“Given the importance of play to children’s health and wellbeing it is vital through this crisis that all children and young people can regain access to play opportunities in a range of settings which offer variety, adventure and challenge.”

John Swinney, MSP, Deputy First Minister

Play Scotland is pleased to release Guidelines for unregulated, informal play services which are intended to support the play sector as they consider resuming outdoor organised activities. We hope to be able to release further advice and guidelines over the coming weeks.

Play Scotland Guidelines for Services



Is It Right To Take Your Kids To The Playground Now It’s Allowed?

Paul Hunter, a professor of medicine and expert in infectious diseases based at the University of East Anglia, says it’s important to remember the risk of children contracting the virus is minimal – particularly outdoors where there’s better ventilation, and the virus can be killed by UV light. Read more here:




Playful Schools – building resilience through play

Play Scotland is delighted to announce the launch of its new project, Playful Schools, in partnership with ScrapAntics, supported by the Wellbeing fund.

Play Scotland, ScrapAntics and Dundee City Council have a proven track record of working together to support play in Dundee. The Playful Schools project will work with local partners including the Children and Families Development and the Community Learning and Development team at Dundee City Council, to deliver weekly loose parts play sessions through the hubs and understand the impact of this form of play on children’s wellbeing. All activities will be adapted to respond to the changing phases of the Covid-19 crisis.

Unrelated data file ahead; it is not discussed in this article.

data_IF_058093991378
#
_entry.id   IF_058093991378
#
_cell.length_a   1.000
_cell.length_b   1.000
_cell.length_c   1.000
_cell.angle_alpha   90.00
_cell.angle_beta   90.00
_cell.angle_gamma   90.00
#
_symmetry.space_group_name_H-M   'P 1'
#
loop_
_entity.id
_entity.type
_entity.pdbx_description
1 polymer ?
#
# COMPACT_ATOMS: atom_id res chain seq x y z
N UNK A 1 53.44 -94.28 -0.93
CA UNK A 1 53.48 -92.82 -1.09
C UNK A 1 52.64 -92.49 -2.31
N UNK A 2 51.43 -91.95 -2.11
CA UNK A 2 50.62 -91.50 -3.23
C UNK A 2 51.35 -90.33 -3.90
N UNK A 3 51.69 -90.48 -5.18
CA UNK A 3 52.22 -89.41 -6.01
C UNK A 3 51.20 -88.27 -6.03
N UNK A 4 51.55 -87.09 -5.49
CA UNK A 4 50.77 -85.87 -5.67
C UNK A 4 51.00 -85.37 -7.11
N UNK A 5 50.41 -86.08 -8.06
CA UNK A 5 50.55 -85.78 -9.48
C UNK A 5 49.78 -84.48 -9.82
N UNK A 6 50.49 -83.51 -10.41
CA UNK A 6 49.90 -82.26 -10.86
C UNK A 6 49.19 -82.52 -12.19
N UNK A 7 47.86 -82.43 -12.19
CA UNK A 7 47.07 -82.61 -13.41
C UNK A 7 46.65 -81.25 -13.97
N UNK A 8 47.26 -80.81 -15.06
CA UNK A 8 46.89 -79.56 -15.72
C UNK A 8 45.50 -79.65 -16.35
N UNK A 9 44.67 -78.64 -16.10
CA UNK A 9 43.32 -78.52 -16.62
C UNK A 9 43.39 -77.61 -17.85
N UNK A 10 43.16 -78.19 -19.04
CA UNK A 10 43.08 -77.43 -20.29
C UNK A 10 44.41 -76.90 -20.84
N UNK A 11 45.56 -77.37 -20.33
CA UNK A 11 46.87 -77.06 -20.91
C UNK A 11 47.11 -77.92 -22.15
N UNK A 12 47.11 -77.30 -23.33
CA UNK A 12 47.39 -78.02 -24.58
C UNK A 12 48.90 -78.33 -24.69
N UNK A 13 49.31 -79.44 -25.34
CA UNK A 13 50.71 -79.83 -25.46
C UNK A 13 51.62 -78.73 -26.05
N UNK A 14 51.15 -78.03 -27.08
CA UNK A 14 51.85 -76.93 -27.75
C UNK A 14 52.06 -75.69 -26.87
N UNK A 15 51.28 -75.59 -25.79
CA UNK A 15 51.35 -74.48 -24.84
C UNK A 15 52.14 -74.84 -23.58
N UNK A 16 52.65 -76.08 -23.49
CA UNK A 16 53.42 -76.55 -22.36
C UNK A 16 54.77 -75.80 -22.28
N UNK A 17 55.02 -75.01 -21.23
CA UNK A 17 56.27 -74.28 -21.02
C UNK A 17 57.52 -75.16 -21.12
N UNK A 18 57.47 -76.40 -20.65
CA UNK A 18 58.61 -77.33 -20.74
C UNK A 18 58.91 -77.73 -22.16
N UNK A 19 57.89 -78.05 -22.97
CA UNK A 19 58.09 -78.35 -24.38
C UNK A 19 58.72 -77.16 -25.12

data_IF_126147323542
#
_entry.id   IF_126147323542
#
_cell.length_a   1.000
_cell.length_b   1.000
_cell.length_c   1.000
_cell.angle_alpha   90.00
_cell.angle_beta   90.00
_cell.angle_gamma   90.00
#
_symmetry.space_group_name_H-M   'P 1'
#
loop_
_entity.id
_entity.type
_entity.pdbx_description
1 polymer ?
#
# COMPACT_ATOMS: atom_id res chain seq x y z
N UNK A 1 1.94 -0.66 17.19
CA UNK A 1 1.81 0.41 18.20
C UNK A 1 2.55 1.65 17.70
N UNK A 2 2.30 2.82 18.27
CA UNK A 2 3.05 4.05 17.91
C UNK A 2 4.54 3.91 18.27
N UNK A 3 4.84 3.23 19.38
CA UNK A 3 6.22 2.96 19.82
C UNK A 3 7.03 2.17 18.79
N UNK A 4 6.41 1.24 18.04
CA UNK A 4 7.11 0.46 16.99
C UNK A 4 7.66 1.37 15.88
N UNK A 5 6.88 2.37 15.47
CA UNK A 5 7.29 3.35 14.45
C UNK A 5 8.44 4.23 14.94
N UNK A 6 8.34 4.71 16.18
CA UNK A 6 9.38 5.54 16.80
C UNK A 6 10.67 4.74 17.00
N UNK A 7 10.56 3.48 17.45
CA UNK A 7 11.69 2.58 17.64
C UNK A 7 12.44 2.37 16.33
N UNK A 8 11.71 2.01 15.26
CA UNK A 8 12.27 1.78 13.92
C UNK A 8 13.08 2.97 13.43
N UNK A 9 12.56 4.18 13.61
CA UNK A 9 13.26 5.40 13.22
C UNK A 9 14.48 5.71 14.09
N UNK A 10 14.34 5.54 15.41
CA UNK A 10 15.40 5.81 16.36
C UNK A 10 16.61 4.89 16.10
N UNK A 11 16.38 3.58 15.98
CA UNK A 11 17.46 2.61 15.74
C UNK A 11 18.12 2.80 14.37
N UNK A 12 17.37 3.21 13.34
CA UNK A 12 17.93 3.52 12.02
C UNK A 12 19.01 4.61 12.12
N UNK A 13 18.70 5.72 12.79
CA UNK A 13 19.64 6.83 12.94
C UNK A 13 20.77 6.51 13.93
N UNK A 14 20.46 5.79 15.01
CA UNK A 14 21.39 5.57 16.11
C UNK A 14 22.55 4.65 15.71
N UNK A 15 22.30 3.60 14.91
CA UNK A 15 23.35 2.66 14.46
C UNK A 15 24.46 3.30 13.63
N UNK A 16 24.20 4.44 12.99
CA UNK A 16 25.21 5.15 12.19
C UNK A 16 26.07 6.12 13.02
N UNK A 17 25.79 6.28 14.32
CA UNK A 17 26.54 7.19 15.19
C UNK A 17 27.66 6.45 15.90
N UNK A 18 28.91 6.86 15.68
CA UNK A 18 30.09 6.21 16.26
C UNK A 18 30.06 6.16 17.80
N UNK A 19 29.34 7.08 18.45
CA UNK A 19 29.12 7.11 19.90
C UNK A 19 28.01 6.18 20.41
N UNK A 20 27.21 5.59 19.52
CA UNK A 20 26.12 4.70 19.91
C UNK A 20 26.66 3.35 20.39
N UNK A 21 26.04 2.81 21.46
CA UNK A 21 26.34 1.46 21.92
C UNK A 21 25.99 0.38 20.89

Play Scotland, through the Playful Schools Project will:

i. Work with ScrapAntics to develop and deliver a creative and flexible model of loose parts play taking account of Covid-19 restrictions to provide play sessions in the Dundee Community Support Hubs over the summer. These will:

  • Provide an alternative, strengths-based learning environment for children
  • Increase physical health through enabling access to outdoor play opportunities
  • Encourage children to re-engage with children-led, unstructured learning activities
  • Enable children to work through their emotions through physical activity
  • Support staff in the hubs by providing alternative resources
  • Provide opportunities for socialisation and relaxation

ii. Create a customised resource pack to support children’s mental health and well-being in partnership with Dundee City Council. Drawing on the Play Scotland Home play pack (almost 25,000 packs already delivered in 31 local authorities), we will develop a resource pack to support the health and wellbeing of children, and provide play resources that will engage children and support their transition to school.

iii. Build a new model based on a robust evaluation of Playful Schools to allow the model to be used in settings across Scotland, including the development of a Handbook, Risk Benefit Assessments and case study. The evaluation process will focus on creating a new model that can be implemented across Scotland. We will measure incremental improvements in the support already provided by the Hubs and will develop clear indicators to assess impact of the intervention on the mental health and well-being of children.